Herbert Otoniel Perez Victoriano works as a nurse at Berlin’s Charité university hospital, tending to patients afflicted with infectious diseases and lung illnesses. The 29-year-old hails from southern Mexico. Once, he says, he even ran into Germany’s famous virologist Christian Drosten while at work. “So of course my parents are proud of me,” he tells DW.
Perez is an inspiration to many others seeking work in Germany. It’s fitting then, that he recently shared a Facebook post stating: “One day, you will talk about how you made it through life; and you will become a role model for others.”
Everything started in late 2016, when Perez Victoriano heard about work opportunities abroad from a recruiting agency and began studying German. At that point, he had already spent a year working as a nurse. Just before permanently moving to Germany, however, the recruiting agency went bankrupt. His dream, it seemed at the time, had been shattered.
Luckily, however, he had traveled to Germany previously and temporarily worked at Berlin’s Charité university hospital. “So when the agency folded, the hospital told me not to worry, that I had proven to be a hard worker and they would do what they could to make my move possible,” Perez Victoriano recalls.
He started working at Charité university hospital in November 2018, along with 20 other nurses and caregivers from his native Mexico.
Huge need for nurses and caregivers
For years, Germany has reported a dearth of nurses and caregivers. According to German Health Minister Jens Spahn, some 50,000 positions need to be filled. And the German Nursing Council (DPR) predicts up to 300,000 vacant positions may have to be filled until 2030. In 2013, the federal employment agency launched a recruitment drive, encouraging foreign nurses and caregivers to relocate to Germany.
Minister Spahn wanted to lend new momentum to the initiative in 2019, when he traveled to Kosovo and then Mexico, hoping to strike a recruitment deal. After returning, Spahn created a special agency designed to ease immigration for foreign nurses and caregivers. Spahn’s ministry, however, informed DW that currently all recruiting efforts have been “indefinitely” suspended due to the pandemic. Presently, 1,300 nurses from Mexico and the Philippines are waiting to have their applications processed.
Highly-trained professionals from Mexico
Thomas Hesse, who heads Saarbrücken hospital’s HR department, is eager to hire more foreign staff. “We need to train up more people here, and hire staff from abroad.” He is convinced this is the only way Germany will be able to tackle the staff shortage in its health care system.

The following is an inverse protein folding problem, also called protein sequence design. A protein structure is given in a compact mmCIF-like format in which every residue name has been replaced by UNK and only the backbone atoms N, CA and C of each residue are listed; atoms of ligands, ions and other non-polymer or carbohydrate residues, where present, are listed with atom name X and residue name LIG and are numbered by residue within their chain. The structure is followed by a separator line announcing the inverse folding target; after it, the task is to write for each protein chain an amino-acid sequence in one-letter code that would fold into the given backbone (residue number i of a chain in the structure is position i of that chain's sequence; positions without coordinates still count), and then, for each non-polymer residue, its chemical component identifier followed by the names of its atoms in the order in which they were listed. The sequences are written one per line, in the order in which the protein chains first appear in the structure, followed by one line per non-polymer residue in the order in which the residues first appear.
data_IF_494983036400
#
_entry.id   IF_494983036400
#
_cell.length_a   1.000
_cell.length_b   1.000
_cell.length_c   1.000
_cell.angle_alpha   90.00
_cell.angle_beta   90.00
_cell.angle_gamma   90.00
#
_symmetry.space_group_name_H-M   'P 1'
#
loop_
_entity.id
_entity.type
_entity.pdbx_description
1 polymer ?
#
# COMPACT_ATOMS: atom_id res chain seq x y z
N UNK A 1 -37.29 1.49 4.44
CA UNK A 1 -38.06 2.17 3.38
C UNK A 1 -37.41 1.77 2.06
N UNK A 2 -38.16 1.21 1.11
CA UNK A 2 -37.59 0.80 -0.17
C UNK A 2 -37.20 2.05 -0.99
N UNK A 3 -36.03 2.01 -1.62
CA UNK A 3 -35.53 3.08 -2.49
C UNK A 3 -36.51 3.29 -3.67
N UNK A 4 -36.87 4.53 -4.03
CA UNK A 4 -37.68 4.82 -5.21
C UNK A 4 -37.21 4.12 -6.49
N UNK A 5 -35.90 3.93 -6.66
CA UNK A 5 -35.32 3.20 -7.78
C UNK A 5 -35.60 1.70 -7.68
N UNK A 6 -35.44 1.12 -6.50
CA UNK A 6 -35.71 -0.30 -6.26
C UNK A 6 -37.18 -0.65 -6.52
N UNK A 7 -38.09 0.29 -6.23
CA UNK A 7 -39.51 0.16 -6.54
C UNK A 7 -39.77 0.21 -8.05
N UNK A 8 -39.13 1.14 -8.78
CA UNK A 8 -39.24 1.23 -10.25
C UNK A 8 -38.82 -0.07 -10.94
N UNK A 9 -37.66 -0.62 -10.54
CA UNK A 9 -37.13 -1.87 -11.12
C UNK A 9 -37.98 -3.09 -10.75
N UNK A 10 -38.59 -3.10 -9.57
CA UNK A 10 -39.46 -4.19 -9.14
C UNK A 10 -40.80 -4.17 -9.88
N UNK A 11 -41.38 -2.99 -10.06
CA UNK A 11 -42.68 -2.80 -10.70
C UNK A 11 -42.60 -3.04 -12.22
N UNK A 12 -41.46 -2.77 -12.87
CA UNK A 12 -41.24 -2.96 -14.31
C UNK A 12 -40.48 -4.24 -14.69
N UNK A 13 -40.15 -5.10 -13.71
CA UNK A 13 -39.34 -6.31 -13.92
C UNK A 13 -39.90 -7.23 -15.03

Last year, he teamed up with Homburg university hospital, the Carl Duisberg language centers, and Germany’s employment agency to hire Mexican caregivers. Hesse says they are known to be highly trained. Besides, both countries already struck a deal easing the recruitment drive. A total of 38 caregivers were scheduled to move to Germany in May of this year.
But because of the pandemic, they have remained at home, studying German. “They will be taking their German exams in mid-August, afterwards we can start planning the move to Germany,” Hesse tells DW. He estimates they will be in the country by October, provided nothing unexpected happens.
The program that brought international care workers from abroad to Germany was put on pause due to the coronavirus
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Perez Victoriano says he struggled learning the language. “It makes sense to sit down and study hard beforehand,” he says. “The better you know German, the easier it is for you to integrate into German society.” The 29-year-old says he feels respected at work. After a short trial period, he was given a permanent contact and now earns what his colleagues make.
“So far, I have not been treated differently because I’m a foreigner,” he reports. He admits the job can be stressful but welcomes Germany’s strict labor standards. Workers and patients alike, he says, get the respect they deserve. “So far, they have not made me work two shifts back-to-back, which is normal in Mexico.”
Too much red tape
Thomas Krakau, the head of nursing at Asklepios, a private hospital group, says German bureaucracy poses the biggest hurdle to recruitment. “We need a country-wide system for accepting foreign diplomas,” he says. Currently, each of Germany’s 16 states has its own procedure in dealing with foreign workers, which makes hiring workers from abroad complicated and wastes resources.
Asklepios is Germany’s second largest hospital company, operating about 160 hospitals, nursing homes and other institutions. The company hires international staff by tasking special recruiters. The group employs many Mexican and Filipino nurses. But Krakau says Health Minister Spahn’s efforts to ease hiring have failed to cut red tape.
Recruitment drive halted
A mere4,000 nurses and caregivers from abroad have come to Germany since the country’s employment agency launched its recruitment drive in 2013. Additional staff may have been hired through other agencies. Yet it is unlikely any more foreign nurses and caregivers will come to Germany this year, due to the pandemic.
Herbert Otoniel Perez Victoriano recommends that anyone interested in working in Germany should apply through the country’s official recruitment initiative, known as the Triple Win program. He warns that private recruitment agencies are less reliable.
He’s happy to be working in Germany, yet constantly thinks about his family back home, where coronavirus infections have been continuously rising. He does not see himself returning to Mexico any time soon. “I can’t rule it out, but my career is here in Germany.”